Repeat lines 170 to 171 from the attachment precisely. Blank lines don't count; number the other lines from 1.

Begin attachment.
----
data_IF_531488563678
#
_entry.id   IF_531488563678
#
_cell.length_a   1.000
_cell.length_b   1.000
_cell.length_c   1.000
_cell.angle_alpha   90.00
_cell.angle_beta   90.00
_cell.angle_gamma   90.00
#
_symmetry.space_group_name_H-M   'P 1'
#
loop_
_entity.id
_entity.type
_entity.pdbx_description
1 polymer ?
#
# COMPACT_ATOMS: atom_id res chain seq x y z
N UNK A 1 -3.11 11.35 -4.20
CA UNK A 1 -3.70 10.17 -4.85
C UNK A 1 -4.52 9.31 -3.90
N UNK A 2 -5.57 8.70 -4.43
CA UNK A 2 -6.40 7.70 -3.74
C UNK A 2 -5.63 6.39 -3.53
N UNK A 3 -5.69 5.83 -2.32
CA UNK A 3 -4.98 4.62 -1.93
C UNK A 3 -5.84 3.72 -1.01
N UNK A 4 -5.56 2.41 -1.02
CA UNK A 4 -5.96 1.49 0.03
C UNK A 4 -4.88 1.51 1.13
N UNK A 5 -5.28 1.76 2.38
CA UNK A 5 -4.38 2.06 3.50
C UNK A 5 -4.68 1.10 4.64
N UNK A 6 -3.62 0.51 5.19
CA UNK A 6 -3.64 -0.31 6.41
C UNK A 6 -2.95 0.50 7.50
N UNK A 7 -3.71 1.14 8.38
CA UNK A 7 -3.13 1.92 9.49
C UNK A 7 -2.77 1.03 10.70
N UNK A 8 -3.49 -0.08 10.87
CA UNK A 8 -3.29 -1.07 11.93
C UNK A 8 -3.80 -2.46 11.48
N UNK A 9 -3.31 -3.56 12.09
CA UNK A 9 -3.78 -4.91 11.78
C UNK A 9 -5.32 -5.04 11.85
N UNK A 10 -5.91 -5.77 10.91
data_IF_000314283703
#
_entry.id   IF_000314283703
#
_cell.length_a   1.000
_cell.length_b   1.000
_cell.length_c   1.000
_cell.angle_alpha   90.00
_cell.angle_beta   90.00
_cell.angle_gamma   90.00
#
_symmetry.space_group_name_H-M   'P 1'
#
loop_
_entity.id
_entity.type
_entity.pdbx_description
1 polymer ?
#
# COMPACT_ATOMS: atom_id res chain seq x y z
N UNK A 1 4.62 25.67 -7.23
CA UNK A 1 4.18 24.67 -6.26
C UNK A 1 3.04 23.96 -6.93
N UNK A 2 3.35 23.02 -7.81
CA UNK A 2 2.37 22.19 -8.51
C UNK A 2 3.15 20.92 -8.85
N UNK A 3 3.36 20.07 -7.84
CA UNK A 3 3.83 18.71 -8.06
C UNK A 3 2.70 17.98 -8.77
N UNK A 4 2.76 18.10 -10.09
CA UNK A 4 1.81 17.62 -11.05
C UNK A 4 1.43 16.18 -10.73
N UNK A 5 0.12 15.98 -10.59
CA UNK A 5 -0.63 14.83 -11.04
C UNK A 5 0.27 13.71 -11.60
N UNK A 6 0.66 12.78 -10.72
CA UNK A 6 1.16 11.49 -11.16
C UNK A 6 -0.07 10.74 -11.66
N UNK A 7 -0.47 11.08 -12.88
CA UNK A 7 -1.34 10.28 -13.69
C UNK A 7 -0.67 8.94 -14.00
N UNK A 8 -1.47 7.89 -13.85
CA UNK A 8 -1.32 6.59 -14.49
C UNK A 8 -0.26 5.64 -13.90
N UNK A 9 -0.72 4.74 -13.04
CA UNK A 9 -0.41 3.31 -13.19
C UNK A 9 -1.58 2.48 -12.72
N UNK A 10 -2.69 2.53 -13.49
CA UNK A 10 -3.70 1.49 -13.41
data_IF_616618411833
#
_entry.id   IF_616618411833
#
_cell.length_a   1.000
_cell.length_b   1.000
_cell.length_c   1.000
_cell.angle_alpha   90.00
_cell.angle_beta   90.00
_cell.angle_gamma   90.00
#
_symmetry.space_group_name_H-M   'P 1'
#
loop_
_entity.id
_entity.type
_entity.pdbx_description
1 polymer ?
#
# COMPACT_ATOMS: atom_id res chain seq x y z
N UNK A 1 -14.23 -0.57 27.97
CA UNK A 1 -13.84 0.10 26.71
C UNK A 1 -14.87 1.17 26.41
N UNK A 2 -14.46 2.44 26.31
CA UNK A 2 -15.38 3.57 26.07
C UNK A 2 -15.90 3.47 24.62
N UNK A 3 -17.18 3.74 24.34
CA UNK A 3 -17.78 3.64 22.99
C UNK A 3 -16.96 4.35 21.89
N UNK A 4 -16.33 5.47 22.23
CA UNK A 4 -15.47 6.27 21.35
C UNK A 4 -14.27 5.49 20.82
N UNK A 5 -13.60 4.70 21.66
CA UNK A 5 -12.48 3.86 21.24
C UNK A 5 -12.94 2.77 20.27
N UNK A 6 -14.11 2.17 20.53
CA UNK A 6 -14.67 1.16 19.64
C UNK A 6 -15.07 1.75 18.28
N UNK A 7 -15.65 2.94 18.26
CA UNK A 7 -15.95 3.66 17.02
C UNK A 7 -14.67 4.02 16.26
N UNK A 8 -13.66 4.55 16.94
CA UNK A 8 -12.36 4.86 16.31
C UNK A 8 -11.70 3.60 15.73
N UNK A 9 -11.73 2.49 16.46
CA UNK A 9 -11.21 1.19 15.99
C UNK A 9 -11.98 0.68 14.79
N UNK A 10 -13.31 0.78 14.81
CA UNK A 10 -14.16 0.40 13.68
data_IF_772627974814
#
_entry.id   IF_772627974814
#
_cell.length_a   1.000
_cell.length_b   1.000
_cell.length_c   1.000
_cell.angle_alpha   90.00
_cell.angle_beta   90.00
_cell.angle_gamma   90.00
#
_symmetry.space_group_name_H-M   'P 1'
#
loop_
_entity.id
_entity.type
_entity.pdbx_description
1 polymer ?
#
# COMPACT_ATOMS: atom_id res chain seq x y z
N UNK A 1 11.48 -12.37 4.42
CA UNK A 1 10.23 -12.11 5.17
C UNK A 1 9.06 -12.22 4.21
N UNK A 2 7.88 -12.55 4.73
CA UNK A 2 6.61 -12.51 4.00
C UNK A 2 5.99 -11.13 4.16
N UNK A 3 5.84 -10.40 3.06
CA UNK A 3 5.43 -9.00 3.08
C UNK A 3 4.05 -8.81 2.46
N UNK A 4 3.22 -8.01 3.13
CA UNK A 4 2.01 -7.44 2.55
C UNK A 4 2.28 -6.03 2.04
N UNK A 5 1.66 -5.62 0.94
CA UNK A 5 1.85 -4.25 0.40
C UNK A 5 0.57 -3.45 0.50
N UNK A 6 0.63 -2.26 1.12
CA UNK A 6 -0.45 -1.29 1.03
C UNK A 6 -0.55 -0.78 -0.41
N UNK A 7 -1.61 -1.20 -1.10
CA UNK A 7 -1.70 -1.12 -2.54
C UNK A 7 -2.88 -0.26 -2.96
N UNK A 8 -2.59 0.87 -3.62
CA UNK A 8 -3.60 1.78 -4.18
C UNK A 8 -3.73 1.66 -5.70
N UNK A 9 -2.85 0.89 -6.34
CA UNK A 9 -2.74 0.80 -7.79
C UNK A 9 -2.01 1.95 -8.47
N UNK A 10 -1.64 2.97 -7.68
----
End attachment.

N UNK A 2 7.88 -12.55 4.73
CA UNK A 2 6.61 -12.51 4.00